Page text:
I have tried making pudding from recipes that have cornstarch and one with flour. Neither has the same smoothness of the cooked packaged mixes. What is the magic in the packaged mix? I am looking for a more smooth pudding recipe.

  • 2
    the no-cook "instant" pudding, or the cooked style? Commented Jun 30, 2013 at 18:11
  • 1
    You know I just assumed it was instant, since cooked pudding mixes seem to have vanished....
    – SAJ14SAJ
    Commented Jun 30, 2013 at 18:14
  • @SAJ14SAJ, to-cook mixes are available in my local supermarket (not a specialty supermarket) (St. Louis, Mo., USA).
    – msh210
    Commented Jul 1, 2013 at 19:39

2 Answers 2


The Industrial Product

By way of example, this is the list of ingredients from Jello Vanilla Instant Pudding and Pie Filling mix (a very common brand in the US):

Modified Cornstarch
contains less than 2% of Natural and Artificial Flavor
Disodium Phosphate
Tetrasodium Pyrophosphate (for Thickening)
Mono- and Diglycerides (prevent Foaming)
Artificial Color
Yellow 5
Yellow 6
BHA (Preservative)

The ingredients that are not well known, or are that are relevant to the texture are:

  • Modified cornstarch. The label does not specifically say how the cornstarch has been treated or modified, but it is likely that it is pre-gelatinized which is what allows it to be "instant pudding", thickening with the addition of cold liquid.

  • Disodium Phosphate. Anti-caking agent. This allows the mix to flow freely after storage.

  • Mono- and Diglycerides. Emulsifiers.

  • Tetrasodium Pyrophosphate. Per Wikipedia:

    Sodium pyrophosphate is used as a buffering agent, an emulsifier, a dispersing agent, and a thickening agent

    Note that this both emulsifies which helps create smoothness and uniformity, and thickness.

What you do not see in the mix is any true dairy or egg products. The pudding is entirely a creation of these thickening agents, and the flavor only from the natural or artificial flavors (which might or might not include vanilla extract, but more likely are vanillin and other flavors).

Home Production

Puddings (at least in US usage of the word) are a variant on custards, where the thickening power of eggs in a basic custard is supplemented with a starch.

It is not really possible to achieve a consistency identical to that provided by the industrial ingredients, so if you are using that as your standard, you will fail.

Still, an extremely smooth product with a delicate mouth feel (which in my personal opinion is actually superior) is possible by creating a pudding based on:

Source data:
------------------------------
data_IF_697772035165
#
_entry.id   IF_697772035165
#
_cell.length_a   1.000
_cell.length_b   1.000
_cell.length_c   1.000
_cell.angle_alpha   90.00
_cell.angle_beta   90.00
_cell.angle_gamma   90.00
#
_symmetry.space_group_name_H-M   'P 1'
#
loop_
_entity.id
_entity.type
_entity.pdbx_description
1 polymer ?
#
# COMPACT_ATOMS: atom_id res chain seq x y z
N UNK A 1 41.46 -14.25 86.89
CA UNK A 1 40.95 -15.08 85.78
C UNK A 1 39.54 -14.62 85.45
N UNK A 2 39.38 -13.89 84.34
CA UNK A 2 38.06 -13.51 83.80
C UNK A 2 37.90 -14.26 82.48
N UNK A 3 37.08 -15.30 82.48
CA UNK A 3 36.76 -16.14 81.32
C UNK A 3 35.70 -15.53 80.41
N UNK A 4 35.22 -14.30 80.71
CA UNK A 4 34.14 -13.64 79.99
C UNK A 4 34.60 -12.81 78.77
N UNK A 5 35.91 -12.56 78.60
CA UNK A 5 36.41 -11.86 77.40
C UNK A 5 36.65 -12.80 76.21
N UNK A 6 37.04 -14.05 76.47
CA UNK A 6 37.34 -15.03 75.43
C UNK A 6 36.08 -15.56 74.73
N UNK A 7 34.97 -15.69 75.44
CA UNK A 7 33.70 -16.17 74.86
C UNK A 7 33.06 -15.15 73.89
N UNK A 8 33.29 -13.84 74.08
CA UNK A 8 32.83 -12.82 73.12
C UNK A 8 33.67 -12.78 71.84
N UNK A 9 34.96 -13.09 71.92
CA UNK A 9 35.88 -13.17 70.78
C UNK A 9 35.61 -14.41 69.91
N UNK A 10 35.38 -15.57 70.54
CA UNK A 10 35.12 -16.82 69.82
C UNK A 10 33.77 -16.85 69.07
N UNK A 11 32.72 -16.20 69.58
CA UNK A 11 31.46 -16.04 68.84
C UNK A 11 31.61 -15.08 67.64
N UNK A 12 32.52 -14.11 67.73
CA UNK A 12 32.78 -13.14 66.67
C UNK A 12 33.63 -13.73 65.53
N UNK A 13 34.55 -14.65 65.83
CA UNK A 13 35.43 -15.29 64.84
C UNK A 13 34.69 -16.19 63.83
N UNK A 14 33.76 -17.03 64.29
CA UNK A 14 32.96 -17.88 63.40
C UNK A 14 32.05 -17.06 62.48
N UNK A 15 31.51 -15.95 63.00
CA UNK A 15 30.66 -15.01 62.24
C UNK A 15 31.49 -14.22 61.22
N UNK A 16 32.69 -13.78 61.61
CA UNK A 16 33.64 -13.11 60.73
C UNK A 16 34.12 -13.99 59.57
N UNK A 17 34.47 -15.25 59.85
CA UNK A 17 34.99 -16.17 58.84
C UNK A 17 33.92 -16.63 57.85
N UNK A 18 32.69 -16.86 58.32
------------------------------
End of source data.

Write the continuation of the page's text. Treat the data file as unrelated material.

• Rich dairy, about 10-18% or more milkfat (half and half, or richer)
  • Egg yolks (but not the whites), for thickening. The natural lecithin in the yolks contributes smoothness, and the proteins contribute thickness. Omitting the egg whites removes the somewhat rubbery mouthfeel that the albumens in the white contribute to thickened dishes.
  • Cornstarch for supplemental thickening and to help bind the pudding.

The ratio is very very approximately: 1 quart (1 liter) dairy to 6 eggs yolks to 4 tablespoons cornstarch.

These puddings can be created stove top or baked in the oven, and can be flavored in a variety of ways. In either case, you must use good technique to avoid curdling the eggs.

  1. Beat the yolks to light golden color.
  2. Mix the cornstarch, sugar (and other dry ingredients) with a small amount of dairy, just enough to create a smooth slurry. Then add the remainder of the dairy and egg yolks, and mix.
  3. Bring to a slow bubble (about 180 F, 82 C) on top of the stove.
  4. Strain and chill.
  • 18% would normally be single cream (UK light cream). Half and half is normally 10%.
    – Aaronut
    Commented Jun 30, 2013 at 18:14
  • Wiki says 10-18%. I know i have converted my pudding recipes to be based on 1 qt half and half (but I haven't checked the specific level of my local product), which makes it much easier to just but a single container of dairy, so at that level there is sufficient fat for the texture.
    – SAJ14SAJ
    Commented Jun 30, 2013 at 18:17
  • I was afraid of that, lots of milk fat. I realized later that I had used the word smooth when creamy may have been better. If that been what I did then I would have had no need to post the question. Now I am forced make more pudding :-) -- w/o egg whites and more fat. Commented Jun 30, 2013 at 20:30
  • Awesome, detailed answer. Very educational. Thank you, SAJ14SAJ.
    – Shalryn
    Commented Apr 7, 2016 at 4:34

the thickner can be changed, I personally have trouble working with both flour and cornstarch--found this out when making gravey. Instead we use Guar Gum & Xanthan Gum. My cooking classes suggested using tapioca, pectin, gelatin, or arrowroot. quick search on wiki givea a long list.

Tradidionally arrow root is suppose to produce a shiney, smoother result but is hard to find a nd expensive. (The gums I use, we bought 8 oz packages and have been using them for over 5 years...not even 1/2 empty..and I have seen the same pacaages in the local grocrey stores near me lately)

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